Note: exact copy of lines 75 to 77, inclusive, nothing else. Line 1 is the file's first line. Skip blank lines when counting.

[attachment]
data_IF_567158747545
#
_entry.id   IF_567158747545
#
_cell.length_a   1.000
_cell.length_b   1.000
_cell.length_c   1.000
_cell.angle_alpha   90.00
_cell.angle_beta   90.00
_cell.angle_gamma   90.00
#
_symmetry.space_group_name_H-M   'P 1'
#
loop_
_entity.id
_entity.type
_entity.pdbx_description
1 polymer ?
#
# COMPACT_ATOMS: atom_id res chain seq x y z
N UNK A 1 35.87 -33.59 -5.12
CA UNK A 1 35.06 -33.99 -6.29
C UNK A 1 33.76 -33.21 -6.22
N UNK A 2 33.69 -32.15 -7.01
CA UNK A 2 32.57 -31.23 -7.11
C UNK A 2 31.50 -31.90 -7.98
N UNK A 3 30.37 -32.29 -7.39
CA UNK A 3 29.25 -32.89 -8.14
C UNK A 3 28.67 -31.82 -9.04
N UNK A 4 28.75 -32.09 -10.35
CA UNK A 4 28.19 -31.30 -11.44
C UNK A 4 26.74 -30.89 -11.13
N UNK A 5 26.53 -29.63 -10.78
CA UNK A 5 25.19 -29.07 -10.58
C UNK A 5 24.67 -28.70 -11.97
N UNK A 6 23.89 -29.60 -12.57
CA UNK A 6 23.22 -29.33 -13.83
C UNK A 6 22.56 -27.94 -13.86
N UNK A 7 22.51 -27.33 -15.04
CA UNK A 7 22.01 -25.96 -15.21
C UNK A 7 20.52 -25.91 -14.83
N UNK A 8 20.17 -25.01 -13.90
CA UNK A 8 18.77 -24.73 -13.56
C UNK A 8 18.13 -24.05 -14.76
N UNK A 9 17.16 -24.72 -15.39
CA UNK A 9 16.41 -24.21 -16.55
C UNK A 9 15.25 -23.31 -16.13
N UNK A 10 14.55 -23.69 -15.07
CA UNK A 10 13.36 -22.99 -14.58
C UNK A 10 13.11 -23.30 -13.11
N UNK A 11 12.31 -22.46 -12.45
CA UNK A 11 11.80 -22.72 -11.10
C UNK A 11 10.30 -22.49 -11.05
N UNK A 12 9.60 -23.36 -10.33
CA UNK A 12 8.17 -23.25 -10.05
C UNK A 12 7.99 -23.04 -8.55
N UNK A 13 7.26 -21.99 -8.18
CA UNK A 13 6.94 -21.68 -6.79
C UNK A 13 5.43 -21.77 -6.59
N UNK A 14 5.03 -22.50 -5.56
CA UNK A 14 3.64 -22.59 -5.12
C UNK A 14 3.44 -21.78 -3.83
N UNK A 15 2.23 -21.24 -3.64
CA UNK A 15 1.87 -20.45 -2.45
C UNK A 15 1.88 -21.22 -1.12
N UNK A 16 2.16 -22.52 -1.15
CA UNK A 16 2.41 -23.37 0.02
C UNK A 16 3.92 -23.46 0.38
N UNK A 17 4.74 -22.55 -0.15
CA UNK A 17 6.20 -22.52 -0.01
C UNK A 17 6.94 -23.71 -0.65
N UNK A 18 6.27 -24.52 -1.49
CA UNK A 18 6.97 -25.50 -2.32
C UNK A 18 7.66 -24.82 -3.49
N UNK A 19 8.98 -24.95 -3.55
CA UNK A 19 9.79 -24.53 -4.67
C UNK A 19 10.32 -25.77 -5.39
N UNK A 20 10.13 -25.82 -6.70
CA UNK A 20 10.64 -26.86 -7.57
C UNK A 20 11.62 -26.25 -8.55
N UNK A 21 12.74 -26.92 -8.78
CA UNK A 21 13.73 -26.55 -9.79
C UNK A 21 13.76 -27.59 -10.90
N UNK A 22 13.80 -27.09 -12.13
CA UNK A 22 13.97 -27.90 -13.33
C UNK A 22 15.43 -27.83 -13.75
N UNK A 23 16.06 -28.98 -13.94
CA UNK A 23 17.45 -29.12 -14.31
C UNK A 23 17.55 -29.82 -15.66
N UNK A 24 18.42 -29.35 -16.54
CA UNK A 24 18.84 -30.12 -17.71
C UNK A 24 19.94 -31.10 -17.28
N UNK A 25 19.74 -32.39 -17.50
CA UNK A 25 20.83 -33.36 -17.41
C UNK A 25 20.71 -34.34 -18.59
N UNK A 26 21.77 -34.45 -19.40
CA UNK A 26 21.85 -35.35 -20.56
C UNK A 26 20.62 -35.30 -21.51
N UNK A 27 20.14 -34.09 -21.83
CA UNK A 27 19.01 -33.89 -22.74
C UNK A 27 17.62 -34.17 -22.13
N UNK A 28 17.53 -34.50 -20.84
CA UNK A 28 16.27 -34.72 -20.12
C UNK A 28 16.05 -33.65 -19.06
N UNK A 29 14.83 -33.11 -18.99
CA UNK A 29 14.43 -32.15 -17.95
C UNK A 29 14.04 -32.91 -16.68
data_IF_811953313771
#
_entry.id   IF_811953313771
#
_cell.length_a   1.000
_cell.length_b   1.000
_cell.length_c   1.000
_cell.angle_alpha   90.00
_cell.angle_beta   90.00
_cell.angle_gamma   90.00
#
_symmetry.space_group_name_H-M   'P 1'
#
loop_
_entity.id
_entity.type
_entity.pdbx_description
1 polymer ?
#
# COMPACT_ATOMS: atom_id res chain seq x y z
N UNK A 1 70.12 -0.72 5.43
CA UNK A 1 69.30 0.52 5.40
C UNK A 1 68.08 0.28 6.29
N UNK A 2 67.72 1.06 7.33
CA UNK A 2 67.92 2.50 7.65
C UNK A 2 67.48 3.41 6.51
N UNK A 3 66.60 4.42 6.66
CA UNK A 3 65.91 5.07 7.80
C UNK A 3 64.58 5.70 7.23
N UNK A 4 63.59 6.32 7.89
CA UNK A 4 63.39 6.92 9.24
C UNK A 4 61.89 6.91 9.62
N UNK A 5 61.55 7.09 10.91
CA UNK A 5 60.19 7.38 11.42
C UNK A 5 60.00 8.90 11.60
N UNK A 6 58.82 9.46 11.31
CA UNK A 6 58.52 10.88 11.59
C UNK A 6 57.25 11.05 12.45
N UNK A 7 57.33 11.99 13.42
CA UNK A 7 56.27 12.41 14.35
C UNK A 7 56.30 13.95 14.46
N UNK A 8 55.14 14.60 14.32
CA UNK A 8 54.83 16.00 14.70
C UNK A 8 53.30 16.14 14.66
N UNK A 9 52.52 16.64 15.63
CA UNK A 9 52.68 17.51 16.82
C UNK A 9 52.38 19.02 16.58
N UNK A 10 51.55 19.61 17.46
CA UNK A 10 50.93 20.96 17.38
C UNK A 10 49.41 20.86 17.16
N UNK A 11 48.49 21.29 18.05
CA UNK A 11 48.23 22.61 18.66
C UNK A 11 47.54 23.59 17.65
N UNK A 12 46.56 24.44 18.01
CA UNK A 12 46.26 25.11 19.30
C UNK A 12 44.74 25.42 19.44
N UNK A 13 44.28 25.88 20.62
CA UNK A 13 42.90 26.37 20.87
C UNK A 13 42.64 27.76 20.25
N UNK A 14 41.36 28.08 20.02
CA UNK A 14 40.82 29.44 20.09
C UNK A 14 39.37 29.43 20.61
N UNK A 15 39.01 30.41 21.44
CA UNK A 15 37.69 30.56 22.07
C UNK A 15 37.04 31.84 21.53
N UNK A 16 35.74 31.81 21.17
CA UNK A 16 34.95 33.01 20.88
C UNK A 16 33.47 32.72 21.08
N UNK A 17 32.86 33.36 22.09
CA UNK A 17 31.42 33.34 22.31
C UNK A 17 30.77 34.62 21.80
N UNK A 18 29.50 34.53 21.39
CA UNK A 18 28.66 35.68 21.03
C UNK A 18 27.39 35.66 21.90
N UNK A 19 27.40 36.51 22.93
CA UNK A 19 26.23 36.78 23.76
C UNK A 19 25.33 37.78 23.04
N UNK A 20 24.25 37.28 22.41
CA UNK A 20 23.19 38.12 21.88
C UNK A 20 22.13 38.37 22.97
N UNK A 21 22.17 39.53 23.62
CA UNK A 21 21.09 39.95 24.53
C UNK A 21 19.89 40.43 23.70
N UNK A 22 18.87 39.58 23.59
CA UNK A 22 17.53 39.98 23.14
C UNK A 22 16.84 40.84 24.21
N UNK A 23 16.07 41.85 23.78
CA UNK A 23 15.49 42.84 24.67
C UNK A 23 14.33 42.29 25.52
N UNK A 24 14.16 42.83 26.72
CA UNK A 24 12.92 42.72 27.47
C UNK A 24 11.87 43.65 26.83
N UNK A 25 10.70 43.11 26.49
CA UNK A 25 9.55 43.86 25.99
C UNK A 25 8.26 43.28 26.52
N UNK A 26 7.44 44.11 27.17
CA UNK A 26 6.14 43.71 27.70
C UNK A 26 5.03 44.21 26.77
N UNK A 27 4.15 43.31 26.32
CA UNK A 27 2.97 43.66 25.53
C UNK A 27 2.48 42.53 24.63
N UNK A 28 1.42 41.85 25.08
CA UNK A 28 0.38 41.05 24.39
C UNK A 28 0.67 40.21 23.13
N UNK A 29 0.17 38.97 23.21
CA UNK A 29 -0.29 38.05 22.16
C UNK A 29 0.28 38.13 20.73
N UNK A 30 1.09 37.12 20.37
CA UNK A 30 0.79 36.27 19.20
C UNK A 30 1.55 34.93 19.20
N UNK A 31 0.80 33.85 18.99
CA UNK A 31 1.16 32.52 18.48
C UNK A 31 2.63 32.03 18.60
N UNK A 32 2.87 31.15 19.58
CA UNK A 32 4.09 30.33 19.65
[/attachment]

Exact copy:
N UNK A 19 8.98 -24.95 -3.55
CA UNK A 19 9.79 -24.53 -4.67
C UNK A 19 10.32 -25.77 -5.39